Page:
When CNN’s Candy Crowley moderates the second presidential debate in a few weeks, she will be only the second woman to perform that role since Carole Simpson in 1992. So that’s good news, right? Except for one thing: Like Simpson before her, Crowley was chosen for the “town hall” debate, the forum in which audience members ask the questions. In other words, this outstanding journalist—who interviews politicians regularly on her own Sunday-morning show, State of the Union—will be holding the microphone but rarely speaking into it.
In America today, women can run for president (and, as Hillary Clinton put it during the 2008 primaries, get enough votes to “put about 18 million cracks” in the presidential glass ceiling) but can’t be trusted to ask two men some tough questions.
Perhaps the presidential debates would not have featured a woman moderator at all if last summer three high school girls from New Jersey hadn’t called on the Commission on Presidential Debates to include one. In their online petition, which collected over 100,000 signatures, the girls wrote:
Women and men will never be truly equal in our country until they’re one and the same in positions of power and both visible in politics. We need to take immediate action in order to move towards this change.
So when the commission slotted Crowley in, the girls got their wish. But only sort of. During the October 16 face-off, Crowley will get to ask follow-up questions. But Jim Lehrer and Bob Schieffer, the men moderating the other two presidential debates, get to steer the debates by asking whatever questions they want. In a scenario that will feel familiar to women all across America, Crowley is tasked with running around and helping the audience while the male moderators have some real power.
In 21st century America, that’s shocking—as is the fact that none of this year’s moderators, male or female, are people of color. These two developments are not just a failure to make progress; they’re a form of backsliding. Because a quarter century ago, we were doing much, much better.
Up until 1988, the League of Women Voters ran the presidential debates. Under its leadership, gender diversity among media figures at the debates—which used to feature panel-style groups asking the questions—was much greater than it is today. But the League of Women Voters became fed up with presidential campaigns dictating the terms of the debates and what questions could and could not be asked.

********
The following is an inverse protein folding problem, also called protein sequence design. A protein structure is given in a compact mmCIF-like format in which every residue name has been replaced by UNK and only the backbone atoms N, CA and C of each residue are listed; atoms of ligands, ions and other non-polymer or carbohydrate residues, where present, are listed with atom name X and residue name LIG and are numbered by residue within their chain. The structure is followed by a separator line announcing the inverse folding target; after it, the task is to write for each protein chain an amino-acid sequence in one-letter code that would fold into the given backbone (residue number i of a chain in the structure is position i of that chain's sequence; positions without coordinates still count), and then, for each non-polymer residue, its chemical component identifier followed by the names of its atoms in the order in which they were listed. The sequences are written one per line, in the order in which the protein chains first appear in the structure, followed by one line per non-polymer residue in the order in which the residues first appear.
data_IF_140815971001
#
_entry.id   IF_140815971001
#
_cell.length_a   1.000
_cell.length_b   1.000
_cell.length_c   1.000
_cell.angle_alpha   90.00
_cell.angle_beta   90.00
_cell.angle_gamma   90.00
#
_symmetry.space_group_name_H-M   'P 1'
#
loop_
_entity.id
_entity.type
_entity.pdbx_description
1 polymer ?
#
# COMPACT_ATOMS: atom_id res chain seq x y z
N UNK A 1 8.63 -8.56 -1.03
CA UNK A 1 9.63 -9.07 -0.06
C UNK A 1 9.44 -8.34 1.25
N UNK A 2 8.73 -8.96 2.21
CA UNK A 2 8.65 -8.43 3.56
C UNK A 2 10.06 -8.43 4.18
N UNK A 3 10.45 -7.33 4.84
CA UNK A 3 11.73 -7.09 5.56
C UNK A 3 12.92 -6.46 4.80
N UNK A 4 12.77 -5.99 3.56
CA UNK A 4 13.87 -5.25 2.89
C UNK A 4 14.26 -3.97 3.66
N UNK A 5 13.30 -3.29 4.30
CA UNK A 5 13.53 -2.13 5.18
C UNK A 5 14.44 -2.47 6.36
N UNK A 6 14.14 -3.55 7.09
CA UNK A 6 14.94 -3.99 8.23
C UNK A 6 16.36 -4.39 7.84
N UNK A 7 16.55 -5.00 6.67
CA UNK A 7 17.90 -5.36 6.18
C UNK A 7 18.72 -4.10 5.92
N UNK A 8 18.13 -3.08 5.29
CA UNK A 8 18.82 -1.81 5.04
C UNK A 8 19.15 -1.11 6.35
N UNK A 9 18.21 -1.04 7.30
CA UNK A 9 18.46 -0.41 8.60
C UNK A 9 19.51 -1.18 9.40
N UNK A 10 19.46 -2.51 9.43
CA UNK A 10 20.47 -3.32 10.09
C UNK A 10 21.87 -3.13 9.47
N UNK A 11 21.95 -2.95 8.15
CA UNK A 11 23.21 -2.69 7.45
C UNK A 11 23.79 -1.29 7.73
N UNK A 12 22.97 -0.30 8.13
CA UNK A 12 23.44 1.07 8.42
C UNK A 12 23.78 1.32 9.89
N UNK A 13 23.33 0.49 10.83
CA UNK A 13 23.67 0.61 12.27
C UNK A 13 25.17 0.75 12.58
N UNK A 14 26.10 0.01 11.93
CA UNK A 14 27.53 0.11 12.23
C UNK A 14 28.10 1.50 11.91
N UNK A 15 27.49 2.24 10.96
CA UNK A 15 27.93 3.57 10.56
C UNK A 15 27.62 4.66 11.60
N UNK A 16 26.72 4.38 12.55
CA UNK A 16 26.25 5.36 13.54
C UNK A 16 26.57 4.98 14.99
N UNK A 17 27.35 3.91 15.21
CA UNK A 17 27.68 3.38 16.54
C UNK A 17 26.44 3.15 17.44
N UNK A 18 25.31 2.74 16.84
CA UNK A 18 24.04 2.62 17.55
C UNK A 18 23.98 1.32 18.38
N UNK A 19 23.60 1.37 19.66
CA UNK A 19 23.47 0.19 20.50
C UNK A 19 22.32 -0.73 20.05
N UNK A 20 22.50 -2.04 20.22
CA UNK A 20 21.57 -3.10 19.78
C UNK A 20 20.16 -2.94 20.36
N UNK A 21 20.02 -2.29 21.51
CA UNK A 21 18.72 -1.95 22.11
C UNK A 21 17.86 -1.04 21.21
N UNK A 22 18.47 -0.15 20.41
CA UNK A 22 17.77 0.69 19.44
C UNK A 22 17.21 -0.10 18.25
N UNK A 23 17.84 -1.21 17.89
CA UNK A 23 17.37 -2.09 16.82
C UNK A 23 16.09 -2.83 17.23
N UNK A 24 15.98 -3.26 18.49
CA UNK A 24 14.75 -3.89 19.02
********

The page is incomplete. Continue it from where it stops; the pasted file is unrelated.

And so, in 1987, the Commission on Presidential Debates was formed and the role of women has gone downhill ever since. Of the 14 active directors of the Commission, all but four are white men. And under the Commission, of 28 total presidential debate moderators and panelists from 1988 to 2008, just eight have been women. Only two presidential debate moderators—Carole Simpson and Bernard Shaw—have been people of color. In the last four election cycles, even the town hall debates were moderated by white men.
In the past two elections, PBS's Gwen Ifill, who is African American, moderated the vice presidential debates. At the VP debate this year (on October 11), that role will be filled by another excellent journalist, Martha Raddatz of ABC News. But Ifill didn’t “graduate” to the presidential level. So young girls watching TV won’t see any women truly running the show at the presidential debates. Instead they’ll see the smart, experienced Crowley turned into the political version of Vanna White, turning the letters over for the contestants and the TV audience at home.
What do you think? Is it fair that Crowley was chosen to moderate the "town hall" debate where she can only ask follow-up questions? Tell us in the comment section below!
Sally Kohn is a writer, television pundit and communications consultant. Her work has appeared in the Washington Post, Salon, Reuters, USA Today, Politico and Time.
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Barack Obama photo courtesy of Chip Somodevilla